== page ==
Cal Shakes Shakes Up Shaw
by Barry David Horwitz
Director Lisa Peterson has unfurled an early, hilarious Shaw comedy that forecasts the 20th Century and beyond. “You Never Can Tell” (1896) already displays the racial, colonial, gender, and feminist questions that inspire and confound us still. To put all that into such an early play that prefigures Shaw’s later work and his Nobel Prize in 1925 leaves us breathless.
Seeing “You Never Can Tell,” outdoors and set in California, seems a strange fit—yet it works, brilliantly. Peterson has livened up Shaw with bouncy American manners and bright sea-side costumes. She has transferred the scene to an oceanfront resort that may well be San Francisco in 1900, with lights that outline a roller-coaster and a rainbow colored ferris wheel sketched out on the boardwalk stage.
Mrs. Clandon ( the imposing Elizabeth Carter), an Black feminist author and lecturer, has recently returned from Caracas, Venezuela, where she raised her three children Dolly (the pert Khalia Davis); Philip, her twin brother (a bouncy Lance Gardner); and Gloria (an aristocratic Sabina Zuniga Varela), the older feminist sister. Mrs. Clandon’s twins and elder daughter present unique types for the Californian scene, challenging middle-class expectations.
She and her children have been hiding out from their abusive father, whom she fled years before. Her African American family breaks new ground, tears down old barriers, and confronts the stodgy middle-class. They are strivers, in the American way; the kids are raucous and over the top–they challenge the rules.
In the opening scene Dolly, in a fluffy bright yellow dress is having a tooth pulled by Dr. Valentine, the bearded, rakish, but inexperienced dentist. You might think them a romantic pair—but that’s just the beginning of Shaw’s misdirection. Dolly prefers pain over an extra $2.00 for anaesthetic. She tells him, “It’s your business to hurt people.”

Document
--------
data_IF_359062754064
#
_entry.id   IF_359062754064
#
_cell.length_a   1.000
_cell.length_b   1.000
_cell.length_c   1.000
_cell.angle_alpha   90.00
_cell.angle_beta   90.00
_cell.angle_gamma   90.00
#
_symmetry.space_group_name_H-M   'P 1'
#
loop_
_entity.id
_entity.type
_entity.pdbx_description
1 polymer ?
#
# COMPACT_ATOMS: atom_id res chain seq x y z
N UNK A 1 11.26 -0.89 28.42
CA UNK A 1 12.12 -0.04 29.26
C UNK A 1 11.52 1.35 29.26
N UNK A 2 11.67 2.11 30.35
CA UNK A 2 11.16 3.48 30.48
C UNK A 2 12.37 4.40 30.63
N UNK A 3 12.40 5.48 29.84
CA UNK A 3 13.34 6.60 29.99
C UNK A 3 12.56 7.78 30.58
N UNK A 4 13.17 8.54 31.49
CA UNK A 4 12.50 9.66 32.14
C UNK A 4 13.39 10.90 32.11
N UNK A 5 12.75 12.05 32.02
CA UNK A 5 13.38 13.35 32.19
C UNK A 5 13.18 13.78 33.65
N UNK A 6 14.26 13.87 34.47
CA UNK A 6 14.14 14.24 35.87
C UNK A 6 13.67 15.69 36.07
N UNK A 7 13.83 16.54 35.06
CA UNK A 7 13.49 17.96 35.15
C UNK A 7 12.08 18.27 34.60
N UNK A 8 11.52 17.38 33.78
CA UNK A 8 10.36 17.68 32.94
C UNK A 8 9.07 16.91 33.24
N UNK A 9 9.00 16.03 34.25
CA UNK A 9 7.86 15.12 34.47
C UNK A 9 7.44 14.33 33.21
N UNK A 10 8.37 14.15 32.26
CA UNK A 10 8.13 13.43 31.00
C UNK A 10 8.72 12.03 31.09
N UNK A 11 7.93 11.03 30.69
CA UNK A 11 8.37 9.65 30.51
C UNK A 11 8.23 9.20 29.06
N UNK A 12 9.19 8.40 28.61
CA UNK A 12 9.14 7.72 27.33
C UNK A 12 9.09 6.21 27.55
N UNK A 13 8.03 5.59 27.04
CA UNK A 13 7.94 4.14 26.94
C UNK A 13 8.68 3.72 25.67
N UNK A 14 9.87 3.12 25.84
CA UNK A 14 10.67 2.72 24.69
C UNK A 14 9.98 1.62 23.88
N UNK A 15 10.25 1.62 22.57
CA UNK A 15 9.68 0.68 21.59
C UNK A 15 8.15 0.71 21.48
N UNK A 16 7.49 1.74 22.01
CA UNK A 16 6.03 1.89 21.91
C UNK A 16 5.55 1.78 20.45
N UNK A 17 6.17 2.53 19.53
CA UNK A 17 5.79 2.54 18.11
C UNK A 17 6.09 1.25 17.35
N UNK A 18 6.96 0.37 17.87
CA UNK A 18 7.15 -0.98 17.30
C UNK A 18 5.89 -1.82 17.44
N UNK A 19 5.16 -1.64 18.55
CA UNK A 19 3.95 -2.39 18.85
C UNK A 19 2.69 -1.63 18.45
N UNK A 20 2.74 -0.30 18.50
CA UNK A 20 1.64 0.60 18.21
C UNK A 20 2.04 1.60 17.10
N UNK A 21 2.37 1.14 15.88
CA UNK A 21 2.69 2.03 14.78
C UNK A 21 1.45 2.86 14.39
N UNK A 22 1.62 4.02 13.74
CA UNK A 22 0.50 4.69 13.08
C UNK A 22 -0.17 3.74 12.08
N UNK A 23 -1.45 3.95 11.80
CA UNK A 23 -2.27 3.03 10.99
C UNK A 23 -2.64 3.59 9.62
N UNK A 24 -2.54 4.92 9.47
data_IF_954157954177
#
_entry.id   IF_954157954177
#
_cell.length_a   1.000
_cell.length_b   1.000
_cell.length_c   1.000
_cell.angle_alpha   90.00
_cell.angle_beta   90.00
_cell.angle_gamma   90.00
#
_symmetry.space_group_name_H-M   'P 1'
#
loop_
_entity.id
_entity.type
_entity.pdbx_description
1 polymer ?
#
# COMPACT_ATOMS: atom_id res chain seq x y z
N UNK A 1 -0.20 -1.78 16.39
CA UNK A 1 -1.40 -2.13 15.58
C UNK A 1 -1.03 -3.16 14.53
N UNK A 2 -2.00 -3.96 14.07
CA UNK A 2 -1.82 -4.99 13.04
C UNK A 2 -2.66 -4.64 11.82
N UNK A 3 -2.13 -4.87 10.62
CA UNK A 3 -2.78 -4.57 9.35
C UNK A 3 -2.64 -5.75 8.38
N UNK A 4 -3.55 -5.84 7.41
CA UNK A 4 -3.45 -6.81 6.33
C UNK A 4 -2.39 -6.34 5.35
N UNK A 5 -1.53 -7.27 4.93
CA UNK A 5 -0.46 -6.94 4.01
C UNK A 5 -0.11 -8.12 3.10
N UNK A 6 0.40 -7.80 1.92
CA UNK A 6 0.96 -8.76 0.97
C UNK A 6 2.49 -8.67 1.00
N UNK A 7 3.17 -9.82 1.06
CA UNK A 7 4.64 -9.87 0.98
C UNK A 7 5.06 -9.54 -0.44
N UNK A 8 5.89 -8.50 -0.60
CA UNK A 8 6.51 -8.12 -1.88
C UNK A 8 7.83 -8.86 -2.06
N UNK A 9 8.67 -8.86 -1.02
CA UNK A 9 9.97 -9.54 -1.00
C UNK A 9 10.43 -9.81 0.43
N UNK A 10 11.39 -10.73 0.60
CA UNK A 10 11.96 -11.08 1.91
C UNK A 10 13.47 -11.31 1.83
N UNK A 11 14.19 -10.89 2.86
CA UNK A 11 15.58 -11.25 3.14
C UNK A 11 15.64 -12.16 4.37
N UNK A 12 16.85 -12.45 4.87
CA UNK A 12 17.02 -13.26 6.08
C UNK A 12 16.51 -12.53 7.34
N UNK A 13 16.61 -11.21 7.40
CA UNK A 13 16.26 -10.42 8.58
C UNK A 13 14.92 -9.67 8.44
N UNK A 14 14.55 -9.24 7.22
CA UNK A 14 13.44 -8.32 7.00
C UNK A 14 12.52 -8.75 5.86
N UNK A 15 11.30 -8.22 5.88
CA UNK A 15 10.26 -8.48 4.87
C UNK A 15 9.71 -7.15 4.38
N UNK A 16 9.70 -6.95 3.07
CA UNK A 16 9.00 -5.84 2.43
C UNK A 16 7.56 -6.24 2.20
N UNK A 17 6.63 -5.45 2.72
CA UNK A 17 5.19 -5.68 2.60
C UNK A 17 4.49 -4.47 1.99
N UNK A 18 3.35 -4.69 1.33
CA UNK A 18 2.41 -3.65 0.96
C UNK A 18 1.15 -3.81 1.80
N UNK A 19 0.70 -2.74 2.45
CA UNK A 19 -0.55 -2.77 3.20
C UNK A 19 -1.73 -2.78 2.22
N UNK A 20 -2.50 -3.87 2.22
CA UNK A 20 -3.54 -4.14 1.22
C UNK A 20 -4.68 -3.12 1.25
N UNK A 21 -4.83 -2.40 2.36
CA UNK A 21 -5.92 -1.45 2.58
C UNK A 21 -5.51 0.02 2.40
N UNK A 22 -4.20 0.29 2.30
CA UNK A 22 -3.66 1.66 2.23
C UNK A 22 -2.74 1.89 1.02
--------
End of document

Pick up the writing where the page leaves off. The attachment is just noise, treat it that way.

Peterson has cast the bumptious Clandon family as African Americans, highlighting their suppression and their rebellion. , Mrs. Clandon, the intellectual and inspiring mother, dominates the scene as she wrangles her two wild and winning twins, Dolly and Philip, trying in vain to tame them. The exuberant, naïve twins are all over the set, dressed in bright colors, expressing their independence. They sing, they dance, they do cartwheels—they embody popular culture. Dolly asks questions, confronts strangers, talks impetuously; while Lance takes strong stands, asserts himself, and shows irrepressible gaiety. You gotta love ‘em, as they horrify the stodgy Americans.
Mrs. Clandon stands for women’s rights and has raised her oldest daughter Gloria (Sabina Zuniga Varela) to reject the romantic advances of Valentine, her failing dentist lover. Gloria prefers to become the New Woman, and refuses to be subservient to a man. Mrs. Clandon’s Feminist Manfesto has taught Gloria to strenuously avoid